I was taken by virtually all the major features:
* Kelefa Sanneh’s “The Eternal Paternal,” a profile of Bill Cosby that brings up but never satisfactorily addresses accusations of sexual assault;
* Jerome Groopman’s highly technical but engrossing report on a breakthrough in leukemia treatment;
* John Lahr’s profile of Al Pacino, full of weirdly specific mundane details; and
* William Finnegan’s “Dignity,” a moving portrait of the budding labor movement among fast-food workers and an admirable demonstration of a male gringo reporter identifying with a non-English-speaking Latina McDonald’s employee.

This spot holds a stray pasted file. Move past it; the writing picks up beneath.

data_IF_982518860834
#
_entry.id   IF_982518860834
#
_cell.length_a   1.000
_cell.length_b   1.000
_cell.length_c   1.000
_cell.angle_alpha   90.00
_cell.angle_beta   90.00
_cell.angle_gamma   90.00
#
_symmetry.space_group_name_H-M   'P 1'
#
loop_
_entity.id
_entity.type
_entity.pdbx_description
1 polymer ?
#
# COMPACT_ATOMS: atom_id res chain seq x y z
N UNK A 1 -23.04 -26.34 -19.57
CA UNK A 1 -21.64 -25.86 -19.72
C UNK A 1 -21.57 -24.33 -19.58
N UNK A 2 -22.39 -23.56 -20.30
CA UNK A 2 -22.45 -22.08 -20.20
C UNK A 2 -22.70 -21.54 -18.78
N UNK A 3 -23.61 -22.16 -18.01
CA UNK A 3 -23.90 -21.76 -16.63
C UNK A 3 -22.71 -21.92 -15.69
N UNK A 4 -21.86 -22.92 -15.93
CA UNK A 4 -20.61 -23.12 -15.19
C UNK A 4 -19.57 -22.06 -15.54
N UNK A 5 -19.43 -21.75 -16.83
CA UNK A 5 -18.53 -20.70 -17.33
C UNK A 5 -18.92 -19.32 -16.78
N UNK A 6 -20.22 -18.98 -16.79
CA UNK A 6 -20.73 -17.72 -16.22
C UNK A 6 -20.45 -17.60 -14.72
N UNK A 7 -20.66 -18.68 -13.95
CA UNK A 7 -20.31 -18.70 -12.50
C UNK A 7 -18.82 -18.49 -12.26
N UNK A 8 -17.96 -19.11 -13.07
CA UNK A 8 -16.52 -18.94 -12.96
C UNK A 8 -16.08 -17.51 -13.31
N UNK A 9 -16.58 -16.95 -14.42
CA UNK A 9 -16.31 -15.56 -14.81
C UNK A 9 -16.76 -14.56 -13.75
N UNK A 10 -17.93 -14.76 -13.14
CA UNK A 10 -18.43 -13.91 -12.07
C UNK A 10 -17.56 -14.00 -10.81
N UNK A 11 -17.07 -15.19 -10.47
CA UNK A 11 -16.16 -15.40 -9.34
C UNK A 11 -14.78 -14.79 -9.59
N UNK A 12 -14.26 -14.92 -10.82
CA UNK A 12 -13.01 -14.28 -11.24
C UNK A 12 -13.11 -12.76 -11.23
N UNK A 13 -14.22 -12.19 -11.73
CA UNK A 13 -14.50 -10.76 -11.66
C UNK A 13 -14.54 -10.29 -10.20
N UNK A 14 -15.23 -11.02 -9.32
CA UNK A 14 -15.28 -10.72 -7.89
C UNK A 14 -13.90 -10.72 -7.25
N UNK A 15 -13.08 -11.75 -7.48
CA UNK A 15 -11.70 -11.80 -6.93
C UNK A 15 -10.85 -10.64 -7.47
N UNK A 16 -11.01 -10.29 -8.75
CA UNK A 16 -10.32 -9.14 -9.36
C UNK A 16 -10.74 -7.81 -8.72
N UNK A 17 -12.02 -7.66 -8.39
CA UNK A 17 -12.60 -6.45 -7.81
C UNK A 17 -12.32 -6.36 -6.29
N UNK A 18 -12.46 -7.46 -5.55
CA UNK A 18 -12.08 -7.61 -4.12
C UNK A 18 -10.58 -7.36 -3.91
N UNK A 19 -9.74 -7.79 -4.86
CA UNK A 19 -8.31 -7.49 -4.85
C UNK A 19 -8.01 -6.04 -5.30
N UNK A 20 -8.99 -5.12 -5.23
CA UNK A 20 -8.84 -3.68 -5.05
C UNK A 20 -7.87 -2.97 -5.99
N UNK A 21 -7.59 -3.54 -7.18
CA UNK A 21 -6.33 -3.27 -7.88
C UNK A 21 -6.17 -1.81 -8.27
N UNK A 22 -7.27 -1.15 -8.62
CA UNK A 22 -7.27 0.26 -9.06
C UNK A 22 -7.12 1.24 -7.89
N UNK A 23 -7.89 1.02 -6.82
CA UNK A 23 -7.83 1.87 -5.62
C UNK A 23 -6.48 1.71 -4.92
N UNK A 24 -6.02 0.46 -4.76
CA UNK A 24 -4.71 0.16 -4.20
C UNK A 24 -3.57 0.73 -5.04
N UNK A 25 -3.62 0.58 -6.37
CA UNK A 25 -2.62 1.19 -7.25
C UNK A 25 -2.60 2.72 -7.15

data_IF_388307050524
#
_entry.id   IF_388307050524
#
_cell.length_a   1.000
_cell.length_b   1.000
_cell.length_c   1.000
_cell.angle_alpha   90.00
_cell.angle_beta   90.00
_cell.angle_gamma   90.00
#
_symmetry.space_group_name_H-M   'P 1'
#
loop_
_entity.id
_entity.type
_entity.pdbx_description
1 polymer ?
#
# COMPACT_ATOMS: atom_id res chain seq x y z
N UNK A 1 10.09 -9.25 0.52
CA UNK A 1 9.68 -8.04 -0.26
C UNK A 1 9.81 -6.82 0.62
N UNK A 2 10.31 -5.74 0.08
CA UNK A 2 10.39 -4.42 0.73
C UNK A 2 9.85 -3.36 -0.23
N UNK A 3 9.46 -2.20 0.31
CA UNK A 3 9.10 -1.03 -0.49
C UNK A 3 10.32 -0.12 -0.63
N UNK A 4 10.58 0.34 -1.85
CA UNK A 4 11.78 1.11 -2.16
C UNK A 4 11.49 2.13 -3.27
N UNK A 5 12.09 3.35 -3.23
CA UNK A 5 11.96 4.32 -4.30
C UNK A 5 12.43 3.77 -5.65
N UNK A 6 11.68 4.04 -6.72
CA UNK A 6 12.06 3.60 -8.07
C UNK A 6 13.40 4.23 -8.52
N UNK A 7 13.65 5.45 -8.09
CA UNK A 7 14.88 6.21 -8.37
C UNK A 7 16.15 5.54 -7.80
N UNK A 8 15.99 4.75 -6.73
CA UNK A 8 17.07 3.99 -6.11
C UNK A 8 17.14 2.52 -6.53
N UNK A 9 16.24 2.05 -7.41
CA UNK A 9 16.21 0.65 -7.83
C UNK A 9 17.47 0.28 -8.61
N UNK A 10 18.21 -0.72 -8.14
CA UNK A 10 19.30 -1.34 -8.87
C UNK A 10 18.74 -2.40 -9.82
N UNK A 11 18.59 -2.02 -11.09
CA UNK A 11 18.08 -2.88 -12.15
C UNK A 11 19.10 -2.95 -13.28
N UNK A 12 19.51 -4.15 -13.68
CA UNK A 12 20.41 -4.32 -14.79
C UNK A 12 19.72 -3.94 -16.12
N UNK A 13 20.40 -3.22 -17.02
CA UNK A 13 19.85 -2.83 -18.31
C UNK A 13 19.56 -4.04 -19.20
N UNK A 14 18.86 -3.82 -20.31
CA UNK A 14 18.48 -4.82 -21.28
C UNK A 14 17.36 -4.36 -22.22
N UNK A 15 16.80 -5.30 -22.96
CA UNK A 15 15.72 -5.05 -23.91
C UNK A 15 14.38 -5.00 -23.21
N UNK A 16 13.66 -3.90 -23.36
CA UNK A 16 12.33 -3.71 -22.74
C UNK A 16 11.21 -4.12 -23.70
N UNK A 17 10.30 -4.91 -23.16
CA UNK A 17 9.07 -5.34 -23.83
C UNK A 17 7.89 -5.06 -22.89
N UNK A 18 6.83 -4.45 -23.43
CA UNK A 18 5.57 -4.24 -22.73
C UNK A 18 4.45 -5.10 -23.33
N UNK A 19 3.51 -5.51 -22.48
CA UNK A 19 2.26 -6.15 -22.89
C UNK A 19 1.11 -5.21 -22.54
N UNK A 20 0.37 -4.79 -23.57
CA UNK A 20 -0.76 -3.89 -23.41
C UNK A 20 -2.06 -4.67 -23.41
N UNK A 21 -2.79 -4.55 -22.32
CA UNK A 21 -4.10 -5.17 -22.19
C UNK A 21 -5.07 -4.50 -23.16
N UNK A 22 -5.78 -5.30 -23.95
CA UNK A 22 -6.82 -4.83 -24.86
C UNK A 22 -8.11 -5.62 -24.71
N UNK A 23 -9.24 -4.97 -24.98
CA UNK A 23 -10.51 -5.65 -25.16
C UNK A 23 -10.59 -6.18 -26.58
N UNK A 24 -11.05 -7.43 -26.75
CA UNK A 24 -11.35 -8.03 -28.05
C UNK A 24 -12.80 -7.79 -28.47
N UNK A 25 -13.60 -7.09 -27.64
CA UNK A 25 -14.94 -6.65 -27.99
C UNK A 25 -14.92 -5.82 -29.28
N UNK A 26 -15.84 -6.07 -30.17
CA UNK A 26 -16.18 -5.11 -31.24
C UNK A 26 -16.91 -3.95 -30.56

Also surprisingly gripping: Alex Ross’s essay on the Frankfurt School of early 20th century intellectuals, centering on the combative friendship of Walter Benjamin and Theodor Adorno and their various takes on pop culture (Adorno and Max Horkheimer, in their 1944 book Dialectic of Enlightenment, opined that the culture industry offered “the freedom to choose what is always the same”).